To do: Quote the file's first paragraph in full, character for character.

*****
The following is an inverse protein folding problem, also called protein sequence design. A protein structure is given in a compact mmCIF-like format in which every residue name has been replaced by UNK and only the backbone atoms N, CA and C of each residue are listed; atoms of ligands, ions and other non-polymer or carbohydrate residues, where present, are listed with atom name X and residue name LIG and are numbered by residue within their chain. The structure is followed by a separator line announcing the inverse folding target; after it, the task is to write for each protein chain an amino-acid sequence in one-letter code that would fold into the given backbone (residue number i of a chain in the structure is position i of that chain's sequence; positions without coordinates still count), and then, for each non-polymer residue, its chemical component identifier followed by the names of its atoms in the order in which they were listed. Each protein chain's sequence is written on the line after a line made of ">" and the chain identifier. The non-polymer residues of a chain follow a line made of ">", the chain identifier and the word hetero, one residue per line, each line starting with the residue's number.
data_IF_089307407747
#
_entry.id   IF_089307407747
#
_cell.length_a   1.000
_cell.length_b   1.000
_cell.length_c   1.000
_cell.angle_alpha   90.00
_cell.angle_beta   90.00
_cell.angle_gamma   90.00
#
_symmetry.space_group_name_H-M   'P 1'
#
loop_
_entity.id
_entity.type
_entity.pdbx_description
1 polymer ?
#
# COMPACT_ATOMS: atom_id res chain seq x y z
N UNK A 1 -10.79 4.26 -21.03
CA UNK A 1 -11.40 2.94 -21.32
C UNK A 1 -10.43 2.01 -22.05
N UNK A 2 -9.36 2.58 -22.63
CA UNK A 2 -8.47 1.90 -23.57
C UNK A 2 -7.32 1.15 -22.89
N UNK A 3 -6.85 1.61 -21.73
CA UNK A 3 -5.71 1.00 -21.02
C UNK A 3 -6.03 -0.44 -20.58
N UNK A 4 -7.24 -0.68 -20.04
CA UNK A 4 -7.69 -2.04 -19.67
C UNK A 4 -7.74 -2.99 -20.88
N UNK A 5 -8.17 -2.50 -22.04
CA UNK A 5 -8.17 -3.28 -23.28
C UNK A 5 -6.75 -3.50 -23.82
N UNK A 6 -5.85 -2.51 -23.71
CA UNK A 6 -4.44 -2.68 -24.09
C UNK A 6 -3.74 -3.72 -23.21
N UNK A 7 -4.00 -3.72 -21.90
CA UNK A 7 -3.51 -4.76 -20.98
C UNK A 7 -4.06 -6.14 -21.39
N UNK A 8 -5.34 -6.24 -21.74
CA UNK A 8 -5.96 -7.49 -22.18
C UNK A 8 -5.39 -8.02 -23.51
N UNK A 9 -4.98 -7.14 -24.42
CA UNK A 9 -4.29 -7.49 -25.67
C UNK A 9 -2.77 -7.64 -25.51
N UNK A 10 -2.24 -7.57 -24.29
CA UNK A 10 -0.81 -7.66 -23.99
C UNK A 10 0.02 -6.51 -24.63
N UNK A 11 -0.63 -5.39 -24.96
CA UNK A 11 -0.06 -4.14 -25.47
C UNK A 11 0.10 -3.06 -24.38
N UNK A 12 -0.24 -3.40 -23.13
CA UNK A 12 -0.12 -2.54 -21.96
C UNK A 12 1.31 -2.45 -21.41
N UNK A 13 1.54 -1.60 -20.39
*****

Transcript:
The following is an inverse protein folding problem, also called protein sequence design. A protein structure is given in a compact mmCIF-like format in which every residue name has been replaced by UNK and only the backbone atoms N, CA and C of each residue are listed; atoms of ligands, ions and other non-polymer or carbohydrate residues, where present, are listed with atom name X and residue name LIG and are numbered by residue within their chain. The structure is followed by a separator line announcing the inverse folding target; after it, the task is to write for each protein chain an amino-acid sequence in one-letter code that would fold into the given backbone (residue number i of a chain in the structure is position i of that chain's sequence; positions without coordinates still count), and then, for each non-polymer residue, its chemical component identifier followed by the names of its atoms in the order in which they were listed. Each protein chain's sequence is written on the line after a line made of ">" and the chain identifier. The non-polymer residues of a chain follow a line made of ">", the chain identifier and the word hetero, one residue per line, each line starting with the residue's number.